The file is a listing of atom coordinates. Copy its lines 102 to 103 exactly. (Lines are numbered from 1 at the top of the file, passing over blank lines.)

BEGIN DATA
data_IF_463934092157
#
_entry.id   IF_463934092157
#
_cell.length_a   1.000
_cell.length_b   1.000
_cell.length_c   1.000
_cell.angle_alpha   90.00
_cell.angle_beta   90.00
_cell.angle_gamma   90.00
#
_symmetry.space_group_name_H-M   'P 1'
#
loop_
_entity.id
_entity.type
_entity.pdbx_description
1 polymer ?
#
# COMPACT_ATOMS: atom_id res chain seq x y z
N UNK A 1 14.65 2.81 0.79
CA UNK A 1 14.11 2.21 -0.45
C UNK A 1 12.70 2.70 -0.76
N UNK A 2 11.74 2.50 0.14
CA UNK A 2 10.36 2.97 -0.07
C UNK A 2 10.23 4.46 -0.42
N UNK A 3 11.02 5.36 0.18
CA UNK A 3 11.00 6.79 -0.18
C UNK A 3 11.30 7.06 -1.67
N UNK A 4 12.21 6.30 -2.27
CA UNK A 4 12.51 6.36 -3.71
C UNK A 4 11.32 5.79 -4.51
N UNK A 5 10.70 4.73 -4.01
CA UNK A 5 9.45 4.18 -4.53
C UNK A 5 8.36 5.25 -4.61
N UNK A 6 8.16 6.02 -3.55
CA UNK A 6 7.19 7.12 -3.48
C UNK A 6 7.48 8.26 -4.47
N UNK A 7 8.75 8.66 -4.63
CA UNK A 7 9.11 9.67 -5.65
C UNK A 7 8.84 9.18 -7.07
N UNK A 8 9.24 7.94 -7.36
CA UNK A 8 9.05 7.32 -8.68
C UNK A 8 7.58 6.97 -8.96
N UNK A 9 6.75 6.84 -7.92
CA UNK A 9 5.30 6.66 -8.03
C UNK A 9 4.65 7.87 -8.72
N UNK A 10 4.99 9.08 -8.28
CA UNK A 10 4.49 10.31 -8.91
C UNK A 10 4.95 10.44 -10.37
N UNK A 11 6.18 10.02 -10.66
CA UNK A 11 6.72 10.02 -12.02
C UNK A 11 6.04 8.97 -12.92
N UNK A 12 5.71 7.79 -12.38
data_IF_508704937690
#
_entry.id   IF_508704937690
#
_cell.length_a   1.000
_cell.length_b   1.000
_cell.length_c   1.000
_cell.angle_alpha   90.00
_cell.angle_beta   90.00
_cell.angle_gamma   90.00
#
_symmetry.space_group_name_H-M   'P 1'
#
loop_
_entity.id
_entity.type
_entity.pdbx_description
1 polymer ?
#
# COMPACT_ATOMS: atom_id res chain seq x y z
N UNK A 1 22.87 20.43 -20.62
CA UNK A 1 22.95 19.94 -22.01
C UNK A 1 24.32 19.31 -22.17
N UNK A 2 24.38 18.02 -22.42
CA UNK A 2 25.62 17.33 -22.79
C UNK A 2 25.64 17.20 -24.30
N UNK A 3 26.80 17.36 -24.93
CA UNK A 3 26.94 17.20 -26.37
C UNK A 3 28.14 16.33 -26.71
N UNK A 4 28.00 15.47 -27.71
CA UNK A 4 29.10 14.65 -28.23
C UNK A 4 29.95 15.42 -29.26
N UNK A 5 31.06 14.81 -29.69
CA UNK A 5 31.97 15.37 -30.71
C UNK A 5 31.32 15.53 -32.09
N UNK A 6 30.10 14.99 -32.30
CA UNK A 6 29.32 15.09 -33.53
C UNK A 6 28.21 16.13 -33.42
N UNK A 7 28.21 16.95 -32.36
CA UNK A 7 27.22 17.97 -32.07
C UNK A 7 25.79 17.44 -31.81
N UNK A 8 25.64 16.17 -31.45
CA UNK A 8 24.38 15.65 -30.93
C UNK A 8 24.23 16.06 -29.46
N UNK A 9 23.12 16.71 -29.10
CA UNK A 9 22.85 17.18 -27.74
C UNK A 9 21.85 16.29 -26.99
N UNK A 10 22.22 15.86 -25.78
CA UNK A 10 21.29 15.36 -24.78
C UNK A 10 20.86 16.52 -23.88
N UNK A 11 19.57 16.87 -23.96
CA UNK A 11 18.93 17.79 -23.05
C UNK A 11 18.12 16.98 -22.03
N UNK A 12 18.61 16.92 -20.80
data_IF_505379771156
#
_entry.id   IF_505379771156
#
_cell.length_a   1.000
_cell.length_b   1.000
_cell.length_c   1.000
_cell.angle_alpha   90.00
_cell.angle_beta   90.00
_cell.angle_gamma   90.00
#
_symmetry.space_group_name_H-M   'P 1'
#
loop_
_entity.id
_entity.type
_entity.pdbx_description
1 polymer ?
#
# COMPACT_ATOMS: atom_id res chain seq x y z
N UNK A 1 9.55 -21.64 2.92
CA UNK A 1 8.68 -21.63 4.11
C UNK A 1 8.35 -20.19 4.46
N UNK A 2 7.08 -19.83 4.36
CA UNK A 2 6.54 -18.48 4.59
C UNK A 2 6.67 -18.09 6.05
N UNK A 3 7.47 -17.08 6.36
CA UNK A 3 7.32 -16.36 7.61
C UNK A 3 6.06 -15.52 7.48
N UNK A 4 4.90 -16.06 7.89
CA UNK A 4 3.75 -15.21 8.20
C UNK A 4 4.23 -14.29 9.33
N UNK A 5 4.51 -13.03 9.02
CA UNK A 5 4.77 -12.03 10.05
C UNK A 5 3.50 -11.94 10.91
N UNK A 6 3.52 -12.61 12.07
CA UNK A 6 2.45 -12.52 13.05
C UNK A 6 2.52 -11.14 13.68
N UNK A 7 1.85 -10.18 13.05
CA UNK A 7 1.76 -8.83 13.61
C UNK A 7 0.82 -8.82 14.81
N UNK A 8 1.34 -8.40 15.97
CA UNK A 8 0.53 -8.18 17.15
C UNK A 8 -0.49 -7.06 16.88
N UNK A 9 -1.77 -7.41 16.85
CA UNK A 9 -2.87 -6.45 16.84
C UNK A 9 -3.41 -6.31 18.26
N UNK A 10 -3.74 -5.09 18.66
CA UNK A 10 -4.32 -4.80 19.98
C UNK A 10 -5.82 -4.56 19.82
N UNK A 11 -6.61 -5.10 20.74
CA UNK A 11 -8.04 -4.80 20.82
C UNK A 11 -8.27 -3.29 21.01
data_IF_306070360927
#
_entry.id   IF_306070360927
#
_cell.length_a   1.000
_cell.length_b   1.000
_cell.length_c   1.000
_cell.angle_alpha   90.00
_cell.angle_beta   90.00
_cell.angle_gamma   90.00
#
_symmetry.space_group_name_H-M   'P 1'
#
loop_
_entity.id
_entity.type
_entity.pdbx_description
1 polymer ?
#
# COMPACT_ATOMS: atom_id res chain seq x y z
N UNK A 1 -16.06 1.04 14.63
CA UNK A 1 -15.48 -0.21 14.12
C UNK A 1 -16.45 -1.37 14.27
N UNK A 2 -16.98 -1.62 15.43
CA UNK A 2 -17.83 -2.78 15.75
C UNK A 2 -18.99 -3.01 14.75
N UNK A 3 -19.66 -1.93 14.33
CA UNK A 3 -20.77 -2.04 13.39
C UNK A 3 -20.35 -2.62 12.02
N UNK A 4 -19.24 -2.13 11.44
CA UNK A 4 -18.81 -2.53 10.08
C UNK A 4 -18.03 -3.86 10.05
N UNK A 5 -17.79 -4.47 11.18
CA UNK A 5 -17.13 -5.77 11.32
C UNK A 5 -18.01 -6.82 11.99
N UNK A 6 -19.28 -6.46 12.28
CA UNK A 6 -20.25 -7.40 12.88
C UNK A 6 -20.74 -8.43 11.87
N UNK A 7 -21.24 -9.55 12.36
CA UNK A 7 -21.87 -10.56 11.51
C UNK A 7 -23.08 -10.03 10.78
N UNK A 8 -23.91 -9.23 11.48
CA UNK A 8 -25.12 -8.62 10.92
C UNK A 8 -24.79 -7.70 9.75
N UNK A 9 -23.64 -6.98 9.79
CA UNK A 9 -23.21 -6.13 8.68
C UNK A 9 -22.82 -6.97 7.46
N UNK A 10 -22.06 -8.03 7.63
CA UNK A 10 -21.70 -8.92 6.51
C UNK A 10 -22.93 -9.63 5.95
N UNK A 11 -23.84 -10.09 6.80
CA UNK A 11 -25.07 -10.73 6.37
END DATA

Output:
N UNK A 10 22.22 15.86 -25.78
CA UNK A 10 21.29 15.36 -24.78